Head porters undergo training courses in adolescent development


Over 30 Head Porters locally known as (kayaye) have undergone a two-day training programme on gender and sexual based violence and adolescent development as a way of ending child marriage in Ghana and changing lives and communities.

It was organised by Purim African Youth Development Platform (PAYDP), one of the leading non-governmental organisation in Ghana in collaboration with the United Nations Populations Fund (UNPFA), on the theme “Provision of Integrated Legal Literacy, Livelihood Skills Training and Adolescent Sexual and Reproductive Health and Rights Services for Female Head Porters”.

Madam Edna Yeboah, the Programmes Officer for PAYDP in an interview with the Ghana News Agency said it was for selected “Kayaye” who would go out to give education to their peers.

She said most of these females had been trained years back so the training was a refresher on what they had learnt previously and to give an insight to the new ones who would also go out for advocacy.

“This is a chance for them to refresh their minds and for those who do not know that much, it is a time for them to learn. We decided to add the orange girls’ network to the training who would be going out for advocacy as well and we believe that it is a chance for them to also learn more.”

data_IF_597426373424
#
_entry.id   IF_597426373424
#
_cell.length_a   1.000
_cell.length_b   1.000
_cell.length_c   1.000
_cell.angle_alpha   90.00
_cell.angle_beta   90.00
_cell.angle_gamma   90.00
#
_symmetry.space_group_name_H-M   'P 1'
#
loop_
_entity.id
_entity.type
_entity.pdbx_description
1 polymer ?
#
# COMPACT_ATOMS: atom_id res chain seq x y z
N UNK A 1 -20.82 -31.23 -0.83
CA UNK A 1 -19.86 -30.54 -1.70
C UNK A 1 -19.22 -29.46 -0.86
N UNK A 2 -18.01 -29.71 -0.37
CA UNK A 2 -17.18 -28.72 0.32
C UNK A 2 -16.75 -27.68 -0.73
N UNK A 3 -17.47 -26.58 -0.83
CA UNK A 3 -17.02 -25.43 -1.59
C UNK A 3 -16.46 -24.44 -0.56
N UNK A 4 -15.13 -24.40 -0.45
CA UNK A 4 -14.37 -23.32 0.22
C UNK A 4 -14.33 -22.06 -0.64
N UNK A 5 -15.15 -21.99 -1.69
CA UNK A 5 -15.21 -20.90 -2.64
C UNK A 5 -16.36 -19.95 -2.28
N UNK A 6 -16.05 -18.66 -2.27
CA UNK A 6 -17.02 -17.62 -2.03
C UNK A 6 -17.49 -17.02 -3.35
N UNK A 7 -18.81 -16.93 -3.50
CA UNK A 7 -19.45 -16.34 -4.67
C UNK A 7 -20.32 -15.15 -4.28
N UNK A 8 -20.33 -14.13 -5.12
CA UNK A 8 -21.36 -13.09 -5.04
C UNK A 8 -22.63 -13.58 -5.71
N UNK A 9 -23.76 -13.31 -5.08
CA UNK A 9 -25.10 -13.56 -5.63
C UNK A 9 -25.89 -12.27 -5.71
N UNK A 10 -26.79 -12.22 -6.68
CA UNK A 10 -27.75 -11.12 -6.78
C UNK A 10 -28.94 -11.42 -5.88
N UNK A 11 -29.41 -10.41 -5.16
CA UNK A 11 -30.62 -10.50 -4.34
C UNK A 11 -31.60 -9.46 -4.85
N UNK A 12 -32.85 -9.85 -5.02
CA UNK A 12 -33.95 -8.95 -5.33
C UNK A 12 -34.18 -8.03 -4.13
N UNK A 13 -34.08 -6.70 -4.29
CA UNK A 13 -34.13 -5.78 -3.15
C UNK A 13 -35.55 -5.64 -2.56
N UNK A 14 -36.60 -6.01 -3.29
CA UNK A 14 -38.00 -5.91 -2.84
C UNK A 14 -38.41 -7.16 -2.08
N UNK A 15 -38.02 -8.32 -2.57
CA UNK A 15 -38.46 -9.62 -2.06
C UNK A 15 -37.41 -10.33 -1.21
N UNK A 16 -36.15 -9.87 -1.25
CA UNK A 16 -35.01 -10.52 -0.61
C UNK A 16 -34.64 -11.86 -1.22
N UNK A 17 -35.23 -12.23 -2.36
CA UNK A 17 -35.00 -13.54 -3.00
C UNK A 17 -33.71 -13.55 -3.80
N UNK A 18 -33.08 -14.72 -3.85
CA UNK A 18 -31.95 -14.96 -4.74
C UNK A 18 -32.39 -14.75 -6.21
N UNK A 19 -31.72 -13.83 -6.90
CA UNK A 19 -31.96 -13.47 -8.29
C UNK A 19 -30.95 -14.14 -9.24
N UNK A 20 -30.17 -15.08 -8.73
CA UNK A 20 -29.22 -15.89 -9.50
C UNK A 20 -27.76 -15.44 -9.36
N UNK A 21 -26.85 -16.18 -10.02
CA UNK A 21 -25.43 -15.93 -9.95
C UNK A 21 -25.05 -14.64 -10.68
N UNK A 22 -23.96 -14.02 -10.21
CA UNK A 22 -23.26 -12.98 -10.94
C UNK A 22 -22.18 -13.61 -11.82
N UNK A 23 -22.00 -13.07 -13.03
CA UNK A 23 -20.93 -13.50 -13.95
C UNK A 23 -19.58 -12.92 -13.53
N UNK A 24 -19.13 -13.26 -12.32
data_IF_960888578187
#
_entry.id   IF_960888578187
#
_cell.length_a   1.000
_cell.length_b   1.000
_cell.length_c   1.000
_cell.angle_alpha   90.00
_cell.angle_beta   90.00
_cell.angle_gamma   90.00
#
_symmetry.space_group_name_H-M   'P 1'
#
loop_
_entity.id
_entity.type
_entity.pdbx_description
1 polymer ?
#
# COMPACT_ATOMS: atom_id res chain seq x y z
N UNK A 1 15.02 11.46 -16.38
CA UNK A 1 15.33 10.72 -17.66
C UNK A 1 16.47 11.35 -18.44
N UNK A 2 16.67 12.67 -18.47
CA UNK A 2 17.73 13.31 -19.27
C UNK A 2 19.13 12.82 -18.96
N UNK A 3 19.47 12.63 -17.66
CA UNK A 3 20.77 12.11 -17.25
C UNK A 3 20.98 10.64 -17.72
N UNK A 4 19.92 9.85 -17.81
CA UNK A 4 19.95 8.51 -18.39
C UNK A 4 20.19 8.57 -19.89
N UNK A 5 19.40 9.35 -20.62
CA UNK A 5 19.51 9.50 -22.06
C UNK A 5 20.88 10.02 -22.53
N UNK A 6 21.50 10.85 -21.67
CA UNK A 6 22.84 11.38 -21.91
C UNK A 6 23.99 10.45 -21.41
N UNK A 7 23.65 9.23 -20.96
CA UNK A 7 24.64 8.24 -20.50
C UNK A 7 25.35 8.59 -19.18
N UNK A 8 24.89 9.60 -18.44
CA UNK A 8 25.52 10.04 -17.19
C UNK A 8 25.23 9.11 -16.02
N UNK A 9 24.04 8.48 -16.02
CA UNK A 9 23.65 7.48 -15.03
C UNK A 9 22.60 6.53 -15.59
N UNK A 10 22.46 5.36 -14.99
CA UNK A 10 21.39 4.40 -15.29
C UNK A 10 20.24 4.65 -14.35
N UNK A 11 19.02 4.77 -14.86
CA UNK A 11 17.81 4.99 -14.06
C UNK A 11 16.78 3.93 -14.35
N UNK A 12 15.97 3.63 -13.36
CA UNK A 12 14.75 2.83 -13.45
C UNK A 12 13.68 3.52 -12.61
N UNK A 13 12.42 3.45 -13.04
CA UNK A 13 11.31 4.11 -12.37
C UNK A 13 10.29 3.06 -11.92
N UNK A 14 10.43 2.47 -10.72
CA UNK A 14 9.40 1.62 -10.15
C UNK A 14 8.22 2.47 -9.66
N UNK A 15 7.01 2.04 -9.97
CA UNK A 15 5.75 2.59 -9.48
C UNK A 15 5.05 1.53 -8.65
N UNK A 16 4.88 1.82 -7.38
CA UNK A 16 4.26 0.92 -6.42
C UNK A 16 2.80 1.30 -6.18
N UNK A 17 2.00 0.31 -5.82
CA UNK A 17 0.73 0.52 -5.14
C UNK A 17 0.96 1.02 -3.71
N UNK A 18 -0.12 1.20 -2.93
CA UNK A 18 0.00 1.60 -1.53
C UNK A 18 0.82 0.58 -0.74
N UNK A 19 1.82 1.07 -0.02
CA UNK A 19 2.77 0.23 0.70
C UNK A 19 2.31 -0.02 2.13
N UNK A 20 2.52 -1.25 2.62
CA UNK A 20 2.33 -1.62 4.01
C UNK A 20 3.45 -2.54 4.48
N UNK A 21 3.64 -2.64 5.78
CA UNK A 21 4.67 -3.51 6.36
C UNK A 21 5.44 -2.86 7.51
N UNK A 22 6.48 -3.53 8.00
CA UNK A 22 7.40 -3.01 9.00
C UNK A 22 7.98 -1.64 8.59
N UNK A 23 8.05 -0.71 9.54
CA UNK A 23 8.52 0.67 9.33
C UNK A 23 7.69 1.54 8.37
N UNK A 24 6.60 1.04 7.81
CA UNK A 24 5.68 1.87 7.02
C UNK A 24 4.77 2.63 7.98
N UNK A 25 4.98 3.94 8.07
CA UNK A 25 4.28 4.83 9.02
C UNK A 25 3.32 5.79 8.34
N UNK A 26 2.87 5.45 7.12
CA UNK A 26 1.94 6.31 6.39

Madam Abena Narkie Nartey, a Public Health Nurse and facilitator of the training who took the trainees through the stages of adolescent development said, the young individuals found it difficult in taking decisions at this stage hence the need to educate them more to help them stand the challenges they go through.

“These individuals go through lots of challenges, menstruation, peer influence and the likes so I think we should organise more of this training to curb the rate at which these girls are being influenced.”

Madam Eyram Parkoo, who works with the Ghana Health Service (GHS) Ningo Prampram District and facilitator of the Orange Girls Network also took the girls through adolescent development and personal hygiene.

According to her, the reason for the training of these young individuals was for them to be advocates in their communities because of the influence they have on their peers.

“So, with training the adolescents, they listen to their peers and anything their peers tell them, that is what they take so with the collaboration with PAYDP we decided to train them to educate their peers on sexual reproductive health issues, personal hygiene, STI’s and nutrition.”

Some Kayaye’s who have benefited from this training shared their excitement and thanked PAYDP and UNFPA for bringing this policy as it would go a long way to change their lives.

The refresher course, which is organised every three months take place in five areas in the country. They are Bongo, Walewale, Techiman, Kumasi and Accra.

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